Manchester′s legendary German goalkeeper Bert Trautmann dies | News | DW | 19.07.2013
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Manchester's legendary German goalkeeper Bert Trautmann dies

Manchester City's former German goalkeeper Bert Trautmann has died in Spain aged 89. Trautmann, a former prisoner-of-war, became a legend in 1956 when he played on despite a broken neck caused in an on-field collision.

The German Football Association (DFB) announced that Trautmann died on Friday morning at his home in the Spanish town of La Llosa, near Valencia. He was 89 years old.

"Bert Trautmann was a magnificent sportsman and a true gentleman," said DFB President Wolfgang Niersbach. "He was already a legend in his lifetime. His extraordinary career will remain in the history books for ever."

Bert Trautmann, born Bernhard Carl Trautmann in Bremen on 22 October 1923, came to England as a prisoner-of-war during the Second World War, after fighting for the Germans as a paratrooper. After his release, he settled in Lancashire, and rose from playing as goalkeeper for a local team to signing for Manchester City in 1949.

His entrance into English national football was at first met with hostility, as many fans objected to a former Luftwaffe member playing for an English team.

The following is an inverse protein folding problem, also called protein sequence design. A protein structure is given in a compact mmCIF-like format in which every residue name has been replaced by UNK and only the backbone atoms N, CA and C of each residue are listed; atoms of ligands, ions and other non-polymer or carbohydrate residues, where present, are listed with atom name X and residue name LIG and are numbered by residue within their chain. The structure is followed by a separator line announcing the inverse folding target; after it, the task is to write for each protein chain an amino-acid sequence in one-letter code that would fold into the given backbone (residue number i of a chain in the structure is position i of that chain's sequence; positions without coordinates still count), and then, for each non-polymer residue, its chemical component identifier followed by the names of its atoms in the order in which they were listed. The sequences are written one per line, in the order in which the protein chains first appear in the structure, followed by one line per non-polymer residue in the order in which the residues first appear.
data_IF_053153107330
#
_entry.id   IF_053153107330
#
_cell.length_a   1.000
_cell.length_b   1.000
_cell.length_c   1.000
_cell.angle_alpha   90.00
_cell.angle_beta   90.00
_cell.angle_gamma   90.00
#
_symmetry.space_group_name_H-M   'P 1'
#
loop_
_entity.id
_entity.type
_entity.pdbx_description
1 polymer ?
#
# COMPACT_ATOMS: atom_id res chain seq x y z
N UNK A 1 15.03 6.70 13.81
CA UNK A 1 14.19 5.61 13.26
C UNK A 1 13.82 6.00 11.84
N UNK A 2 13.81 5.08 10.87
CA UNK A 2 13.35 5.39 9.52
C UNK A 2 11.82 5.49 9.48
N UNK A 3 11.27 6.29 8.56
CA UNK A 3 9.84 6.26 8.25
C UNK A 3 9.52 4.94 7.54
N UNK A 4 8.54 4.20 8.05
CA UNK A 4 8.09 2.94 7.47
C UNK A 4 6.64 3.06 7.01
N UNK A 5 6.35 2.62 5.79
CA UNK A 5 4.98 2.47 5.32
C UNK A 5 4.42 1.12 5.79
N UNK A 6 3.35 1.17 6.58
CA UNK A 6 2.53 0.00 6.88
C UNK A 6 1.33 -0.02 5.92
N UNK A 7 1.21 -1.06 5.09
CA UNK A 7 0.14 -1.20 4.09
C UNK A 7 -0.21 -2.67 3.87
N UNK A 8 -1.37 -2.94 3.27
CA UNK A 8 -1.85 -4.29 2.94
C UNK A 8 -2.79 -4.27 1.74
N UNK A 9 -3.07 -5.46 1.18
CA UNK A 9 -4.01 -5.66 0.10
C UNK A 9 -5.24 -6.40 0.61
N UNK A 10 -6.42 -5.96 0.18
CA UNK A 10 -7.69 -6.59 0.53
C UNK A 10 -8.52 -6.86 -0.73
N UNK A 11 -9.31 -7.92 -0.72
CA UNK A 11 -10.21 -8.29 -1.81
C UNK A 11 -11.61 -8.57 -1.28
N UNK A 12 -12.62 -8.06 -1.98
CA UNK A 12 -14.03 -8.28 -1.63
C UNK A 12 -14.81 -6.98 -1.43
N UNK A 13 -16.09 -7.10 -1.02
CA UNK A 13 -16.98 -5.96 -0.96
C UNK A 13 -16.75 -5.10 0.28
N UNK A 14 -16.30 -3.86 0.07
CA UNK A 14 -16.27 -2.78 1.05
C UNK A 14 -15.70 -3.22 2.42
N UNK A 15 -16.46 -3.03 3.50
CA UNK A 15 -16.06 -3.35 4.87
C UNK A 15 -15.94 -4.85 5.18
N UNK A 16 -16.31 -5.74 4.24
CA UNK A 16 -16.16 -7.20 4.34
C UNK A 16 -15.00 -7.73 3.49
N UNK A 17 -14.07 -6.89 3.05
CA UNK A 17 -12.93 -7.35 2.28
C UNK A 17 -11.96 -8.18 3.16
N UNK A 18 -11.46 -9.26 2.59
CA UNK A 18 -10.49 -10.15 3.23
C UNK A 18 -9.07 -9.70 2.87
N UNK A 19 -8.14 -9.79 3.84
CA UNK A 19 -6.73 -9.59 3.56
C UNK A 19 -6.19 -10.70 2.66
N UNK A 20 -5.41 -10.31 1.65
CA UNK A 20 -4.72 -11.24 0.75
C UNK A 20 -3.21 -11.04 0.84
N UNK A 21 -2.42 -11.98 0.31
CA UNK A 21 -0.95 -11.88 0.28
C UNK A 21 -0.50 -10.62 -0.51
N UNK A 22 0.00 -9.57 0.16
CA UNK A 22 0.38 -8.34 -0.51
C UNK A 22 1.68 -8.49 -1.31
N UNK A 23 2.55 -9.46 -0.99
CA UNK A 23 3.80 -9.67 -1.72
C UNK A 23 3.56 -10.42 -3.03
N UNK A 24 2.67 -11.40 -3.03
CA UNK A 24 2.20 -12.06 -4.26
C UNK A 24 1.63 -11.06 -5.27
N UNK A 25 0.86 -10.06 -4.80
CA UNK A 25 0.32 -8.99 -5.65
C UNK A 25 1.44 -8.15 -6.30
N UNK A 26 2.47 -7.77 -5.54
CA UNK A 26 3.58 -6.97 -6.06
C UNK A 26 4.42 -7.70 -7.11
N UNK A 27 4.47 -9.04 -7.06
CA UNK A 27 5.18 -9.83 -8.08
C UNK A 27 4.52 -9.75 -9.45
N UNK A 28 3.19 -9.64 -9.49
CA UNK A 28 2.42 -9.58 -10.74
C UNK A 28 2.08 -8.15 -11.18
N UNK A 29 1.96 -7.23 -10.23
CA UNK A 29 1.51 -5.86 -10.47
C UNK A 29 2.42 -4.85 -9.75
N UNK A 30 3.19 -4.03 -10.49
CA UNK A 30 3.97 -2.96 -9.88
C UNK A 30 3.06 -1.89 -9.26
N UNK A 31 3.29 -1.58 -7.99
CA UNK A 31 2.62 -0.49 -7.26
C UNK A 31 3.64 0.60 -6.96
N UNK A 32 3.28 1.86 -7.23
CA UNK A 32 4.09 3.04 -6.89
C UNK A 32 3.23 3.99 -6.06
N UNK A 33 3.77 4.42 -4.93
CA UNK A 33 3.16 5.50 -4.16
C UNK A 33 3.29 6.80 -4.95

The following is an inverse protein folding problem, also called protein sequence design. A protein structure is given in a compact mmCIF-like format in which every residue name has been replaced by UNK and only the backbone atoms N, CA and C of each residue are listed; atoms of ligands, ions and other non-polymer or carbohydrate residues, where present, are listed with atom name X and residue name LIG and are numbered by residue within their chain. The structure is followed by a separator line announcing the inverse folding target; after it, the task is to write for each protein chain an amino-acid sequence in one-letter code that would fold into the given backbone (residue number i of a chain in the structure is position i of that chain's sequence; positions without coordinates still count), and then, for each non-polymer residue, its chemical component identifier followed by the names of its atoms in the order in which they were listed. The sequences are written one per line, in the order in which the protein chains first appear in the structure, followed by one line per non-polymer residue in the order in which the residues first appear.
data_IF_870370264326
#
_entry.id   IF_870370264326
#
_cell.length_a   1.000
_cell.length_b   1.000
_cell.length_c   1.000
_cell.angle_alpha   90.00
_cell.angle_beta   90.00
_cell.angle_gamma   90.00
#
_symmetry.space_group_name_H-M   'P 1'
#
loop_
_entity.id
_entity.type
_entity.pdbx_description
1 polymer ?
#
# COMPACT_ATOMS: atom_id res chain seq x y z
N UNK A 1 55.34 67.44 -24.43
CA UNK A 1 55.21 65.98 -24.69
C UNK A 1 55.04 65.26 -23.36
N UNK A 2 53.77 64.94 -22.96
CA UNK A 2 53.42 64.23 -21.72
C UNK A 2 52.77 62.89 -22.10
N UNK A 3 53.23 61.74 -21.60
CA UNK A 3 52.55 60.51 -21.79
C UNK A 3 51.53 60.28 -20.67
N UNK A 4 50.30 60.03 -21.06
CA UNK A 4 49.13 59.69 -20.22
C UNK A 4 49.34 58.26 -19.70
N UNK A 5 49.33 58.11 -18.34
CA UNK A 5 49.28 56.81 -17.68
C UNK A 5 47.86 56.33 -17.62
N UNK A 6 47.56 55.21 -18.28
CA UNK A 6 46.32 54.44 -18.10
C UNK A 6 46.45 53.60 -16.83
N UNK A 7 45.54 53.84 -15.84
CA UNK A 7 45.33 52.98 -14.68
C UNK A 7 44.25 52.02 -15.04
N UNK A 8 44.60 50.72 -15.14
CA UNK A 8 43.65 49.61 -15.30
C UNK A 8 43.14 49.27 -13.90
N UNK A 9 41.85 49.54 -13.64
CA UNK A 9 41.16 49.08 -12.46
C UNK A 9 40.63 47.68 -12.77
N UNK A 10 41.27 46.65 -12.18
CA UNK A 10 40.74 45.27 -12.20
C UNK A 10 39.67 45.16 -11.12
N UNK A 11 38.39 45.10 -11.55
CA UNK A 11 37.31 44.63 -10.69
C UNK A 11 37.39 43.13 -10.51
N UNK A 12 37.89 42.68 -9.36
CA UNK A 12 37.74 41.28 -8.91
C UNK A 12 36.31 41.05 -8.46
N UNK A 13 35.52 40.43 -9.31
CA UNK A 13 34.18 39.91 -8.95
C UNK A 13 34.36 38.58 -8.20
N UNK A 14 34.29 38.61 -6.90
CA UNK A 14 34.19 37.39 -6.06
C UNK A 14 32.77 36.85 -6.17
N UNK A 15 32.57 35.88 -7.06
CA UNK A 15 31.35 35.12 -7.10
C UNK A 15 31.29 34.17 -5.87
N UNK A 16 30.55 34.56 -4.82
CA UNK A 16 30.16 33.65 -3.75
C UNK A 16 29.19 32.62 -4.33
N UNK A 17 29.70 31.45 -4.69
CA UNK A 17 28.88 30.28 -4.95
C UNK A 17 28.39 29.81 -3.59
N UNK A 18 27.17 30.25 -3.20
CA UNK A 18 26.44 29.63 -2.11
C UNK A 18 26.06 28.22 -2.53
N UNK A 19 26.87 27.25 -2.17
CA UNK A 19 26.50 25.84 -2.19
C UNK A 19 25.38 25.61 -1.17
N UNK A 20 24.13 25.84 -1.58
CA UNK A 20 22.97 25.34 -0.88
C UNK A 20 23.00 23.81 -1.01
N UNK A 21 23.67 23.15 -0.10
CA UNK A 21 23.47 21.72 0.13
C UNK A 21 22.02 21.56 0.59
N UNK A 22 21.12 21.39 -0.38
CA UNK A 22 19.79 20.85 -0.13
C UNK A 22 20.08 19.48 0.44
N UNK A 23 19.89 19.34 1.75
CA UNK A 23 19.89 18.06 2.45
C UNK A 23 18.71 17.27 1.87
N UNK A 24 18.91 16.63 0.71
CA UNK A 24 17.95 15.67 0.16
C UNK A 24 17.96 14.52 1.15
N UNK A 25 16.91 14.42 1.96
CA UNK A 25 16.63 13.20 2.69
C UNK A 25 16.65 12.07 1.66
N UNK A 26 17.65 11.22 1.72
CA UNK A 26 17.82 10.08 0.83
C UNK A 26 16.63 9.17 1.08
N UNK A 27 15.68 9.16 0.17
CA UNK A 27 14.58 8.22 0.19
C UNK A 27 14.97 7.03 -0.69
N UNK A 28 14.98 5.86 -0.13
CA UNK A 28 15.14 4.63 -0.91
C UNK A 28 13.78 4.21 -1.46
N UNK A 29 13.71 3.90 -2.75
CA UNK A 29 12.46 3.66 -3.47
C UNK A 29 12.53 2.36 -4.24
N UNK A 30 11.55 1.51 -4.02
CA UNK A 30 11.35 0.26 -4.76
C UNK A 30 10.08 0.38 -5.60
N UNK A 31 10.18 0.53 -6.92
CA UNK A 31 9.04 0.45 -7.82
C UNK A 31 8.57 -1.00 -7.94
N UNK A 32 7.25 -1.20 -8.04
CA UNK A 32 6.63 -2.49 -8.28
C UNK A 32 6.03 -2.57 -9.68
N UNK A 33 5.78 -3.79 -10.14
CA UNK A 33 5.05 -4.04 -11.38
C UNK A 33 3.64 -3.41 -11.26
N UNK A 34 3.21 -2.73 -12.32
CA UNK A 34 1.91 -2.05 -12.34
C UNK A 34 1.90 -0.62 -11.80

Stuff of legends

However, Trautmann later became a soccer legend, largely because of his heroic performance in his team's 3:1 FA Cup Final victory against Birmingham City in 1956.

Trautmann played the last 17 minutes of the game and made several crucial saves with what turned out to be a broken neck after a collision with Birmingham striker Peter Murphy.

He was named England's Footballer of the Year at the end of that season.

Trautmann played for Manchester City until 1964, and made altogether 545 appearances for the team. After the end of his playing career, he moved into management.

West Germany’s policy of selecting only home-based players meant that Trautmann never played a single game for his home country.

In 2004, he was awarded an Order of the British Empire (OBE) for promoting Anglo-German relations through football.

tj/ipj (Reuters, SID, dpa)